The Norwich Computer, 1957

The City of Norwich, and its forward-thinking Treasurer, Mr A.J. Barnard, were pioneers in the application of computer technology to the work of UK local authorities and businesses. In 1953-4, Mr Barnard and his team began looking for an electronic system to handle its rates and payroll. They began discussions with Elliott Brothers of London in 1955, and the City Council ordered the first Elliott 405 computer from them in January 1956. It was delivered to Norwich City Hall in February 1957 and became operational in April 1957. The event was celebrated by a demonstration of the machine in front of the Lord Mayor of Norwich and the press on 3 April 1957.


Photograph of Norwich City Council’s first computer being delivered to the City Treasurer’s Department in Bethel Street, Norwich, 1957. Norfolk Record Office: ACC 2005/170 (facsimile)


The firm of Elliott Brothers was formed in London in 1801, and made scientific apparatus. The company diversified into control systems, and during the second world war established a research laboratory at Borehamwood in Hertfordshire to carry out development work for the Navy. It was here that their first computers were built, following on from their work on real-time digital control for naval guns.

The first production machines were the 400 series, starting in 1955, and Elliott subsequently developed the 800 series, forerunner to many of the world’s computer designs. The Elliott 405 was a general business machine featuring bulk storage on magnetic film and other features designed for commercial data processing. Elliott Automation (as it later became) merged with English Electric in 1967, and the following year its assets were acquired by GEC (the General Electric Company Ltd).

The Norwich computer attracted a good deal of interest, throughout the UK and beyond. Mr Barnard was invited to present a paper on the Norwich experience to the British Computer Society in November 1957, and a version of this was published in The Computer Journal in 1958 as ‘The First Year with a Business Computer’.

In the article, Mr Barnard, who served as City Treasurer from 1953 to 1974, reflected on the performance of the computer and the progress and mistakes made in the first year of operation. He remained in demand as a speaker at conferences on computers for many years afterwards, and he is commemorated in the street name Barnard Road at Bowthorpe.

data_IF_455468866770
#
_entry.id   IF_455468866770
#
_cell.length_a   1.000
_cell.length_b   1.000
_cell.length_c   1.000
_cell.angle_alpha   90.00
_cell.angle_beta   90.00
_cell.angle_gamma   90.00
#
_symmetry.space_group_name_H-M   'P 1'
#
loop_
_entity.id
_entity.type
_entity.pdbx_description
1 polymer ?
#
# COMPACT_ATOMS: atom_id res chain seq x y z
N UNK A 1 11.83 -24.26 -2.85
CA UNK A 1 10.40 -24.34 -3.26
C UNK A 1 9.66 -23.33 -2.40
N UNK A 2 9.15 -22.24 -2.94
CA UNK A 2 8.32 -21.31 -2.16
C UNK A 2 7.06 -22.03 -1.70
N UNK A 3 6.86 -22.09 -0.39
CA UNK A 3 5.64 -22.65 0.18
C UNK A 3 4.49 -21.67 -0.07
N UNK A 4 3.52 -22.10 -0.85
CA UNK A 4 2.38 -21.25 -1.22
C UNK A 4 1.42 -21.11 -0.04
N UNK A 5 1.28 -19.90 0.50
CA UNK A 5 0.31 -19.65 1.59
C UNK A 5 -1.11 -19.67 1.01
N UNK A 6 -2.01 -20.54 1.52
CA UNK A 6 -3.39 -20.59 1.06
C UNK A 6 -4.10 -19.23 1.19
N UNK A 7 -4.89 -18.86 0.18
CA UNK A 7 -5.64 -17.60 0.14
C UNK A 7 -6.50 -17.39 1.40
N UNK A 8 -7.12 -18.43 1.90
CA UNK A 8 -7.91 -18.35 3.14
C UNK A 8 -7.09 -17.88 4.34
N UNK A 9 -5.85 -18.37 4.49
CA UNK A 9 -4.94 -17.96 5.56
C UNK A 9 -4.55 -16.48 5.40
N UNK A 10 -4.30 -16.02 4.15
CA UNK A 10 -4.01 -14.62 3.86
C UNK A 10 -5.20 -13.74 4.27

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15 Responses to The Norwich Computer, 1957

  1. Photograph of *part of* Norwich City Council’s first computer being delivered.

    There were 21 cabinets of this size that made up the computer.


    • victoriadraper24 says:

      Thanks for this information. I never realised that this was only part of the computer. We do have a lot of information in the archives about how it worked, but I think this is the only photograph we hold of it.


  2. I use this computer as an example in some talks I give. I point out that this computer ran non stop for about 10 years, and that the amount of computing it did in those ten years you can now do with a Raspberry Pi Zero (cost £5) in just under 5 minutes.


  3. Peter Wapshott says:

    I’m pretty sure I saw quite a large framed photograph hanging on a wall ar Bletchley Park a few years ago. The delivery, from the back of a removals van was being supervised by gents in lab coats! I did try to contact Bletchley with the hope of securing a copy but to no avail 😦
    Do you know how and by whom it was programmed?